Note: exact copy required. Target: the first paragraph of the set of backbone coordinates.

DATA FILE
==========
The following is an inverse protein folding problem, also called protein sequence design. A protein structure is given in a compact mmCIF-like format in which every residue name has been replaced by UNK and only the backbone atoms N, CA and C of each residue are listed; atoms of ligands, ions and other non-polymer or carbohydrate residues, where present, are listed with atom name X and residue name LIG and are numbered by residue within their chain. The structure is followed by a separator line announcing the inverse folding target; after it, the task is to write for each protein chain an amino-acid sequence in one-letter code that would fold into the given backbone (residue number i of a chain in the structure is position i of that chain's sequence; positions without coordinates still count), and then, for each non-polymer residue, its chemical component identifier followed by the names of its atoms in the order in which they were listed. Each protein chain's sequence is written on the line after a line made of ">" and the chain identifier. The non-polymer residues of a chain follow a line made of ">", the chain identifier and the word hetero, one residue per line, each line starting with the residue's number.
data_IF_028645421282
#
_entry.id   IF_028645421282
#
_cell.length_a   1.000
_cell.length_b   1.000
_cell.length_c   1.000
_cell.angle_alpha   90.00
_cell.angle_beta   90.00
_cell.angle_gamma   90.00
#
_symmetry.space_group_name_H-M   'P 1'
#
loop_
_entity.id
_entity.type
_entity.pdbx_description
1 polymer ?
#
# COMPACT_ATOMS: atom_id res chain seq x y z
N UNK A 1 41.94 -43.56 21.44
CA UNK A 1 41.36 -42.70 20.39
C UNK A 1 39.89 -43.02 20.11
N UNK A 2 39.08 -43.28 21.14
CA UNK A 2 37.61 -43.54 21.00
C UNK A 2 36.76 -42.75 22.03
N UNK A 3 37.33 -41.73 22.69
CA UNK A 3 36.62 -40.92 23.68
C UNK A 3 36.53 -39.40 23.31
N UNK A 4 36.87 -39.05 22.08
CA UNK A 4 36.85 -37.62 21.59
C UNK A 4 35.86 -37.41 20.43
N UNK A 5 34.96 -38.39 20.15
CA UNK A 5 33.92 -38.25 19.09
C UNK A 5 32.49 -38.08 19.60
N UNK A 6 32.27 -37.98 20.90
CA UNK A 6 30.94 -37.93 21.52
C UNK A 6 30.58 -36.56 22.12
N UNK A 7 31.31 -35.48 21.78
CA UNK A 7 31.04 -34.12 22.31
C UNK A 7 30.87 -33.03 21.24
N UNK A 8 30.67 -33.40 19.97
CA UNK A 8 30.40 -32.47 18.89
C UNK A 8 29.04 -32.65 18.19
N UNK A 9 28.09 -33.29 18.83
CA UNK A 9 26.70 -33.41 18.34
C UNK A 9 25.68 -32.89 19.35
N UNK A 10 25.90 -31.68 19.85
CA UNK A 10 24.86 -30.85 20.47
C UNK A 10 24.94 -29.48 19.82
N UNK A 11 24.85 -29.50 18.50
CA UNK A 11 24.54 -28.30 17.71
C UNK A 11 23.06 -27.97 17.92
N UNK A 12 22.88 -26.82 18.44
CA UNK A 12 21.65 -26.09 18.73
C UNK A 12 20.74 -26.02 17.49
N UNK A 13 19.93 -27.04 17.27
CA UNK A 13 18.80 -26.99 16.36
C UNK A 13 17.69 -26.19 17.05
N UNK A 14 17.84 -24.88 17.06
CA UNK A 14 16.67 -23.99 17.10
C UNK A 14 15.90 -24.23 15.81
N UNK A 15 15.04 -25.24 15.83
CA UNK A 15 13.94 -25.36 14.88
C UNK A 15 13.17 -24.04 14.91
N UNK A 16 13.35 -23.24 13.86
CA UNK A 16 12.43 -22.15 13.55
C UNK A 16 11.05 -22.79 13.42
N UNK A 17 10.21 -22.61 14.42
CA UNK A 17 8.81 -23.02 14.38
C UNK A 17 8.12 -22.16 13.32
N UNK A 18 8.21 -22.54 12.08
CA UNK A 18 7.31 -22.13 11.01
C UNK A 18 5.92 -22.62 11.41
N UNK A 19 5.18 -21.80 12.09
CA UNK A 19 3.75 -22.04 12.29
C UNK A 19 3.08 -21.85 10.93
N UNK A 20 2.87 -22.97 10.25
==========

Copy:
The following is an inverse protein folding problem, also called protein sequence design. A protein structure is given in a compact mmCIF-like format in which every residue name has been replaced by UNK and only the backbone atoms N, CA and C of each residue are listed; atoms of ligands, ions and other non-polymer or carbohydrate residues, where present, are listed with atom name X and residue name LIG and are numbered by residue within their chain. The structure is followed by a separator line announcing the inverse folding target; after it, the task is to write for each protein chain an amino-acid sequence in one-letter code that would fold into the given backbone (residue number i of a chain in the structure is position i of that chain's sequence; positions without coordinates still count), and then, for each non-polymer residue, its chemical component identifier followed by the names of its atoms in the order in which they were listed. Each protein chain's sequence is written on the line after a line made of ">" and the chain identifier. The non-polymer residues of a chain follow a line made of ">", the chain identifier and the word hetero, one residue per line, each line starting with the residue's number.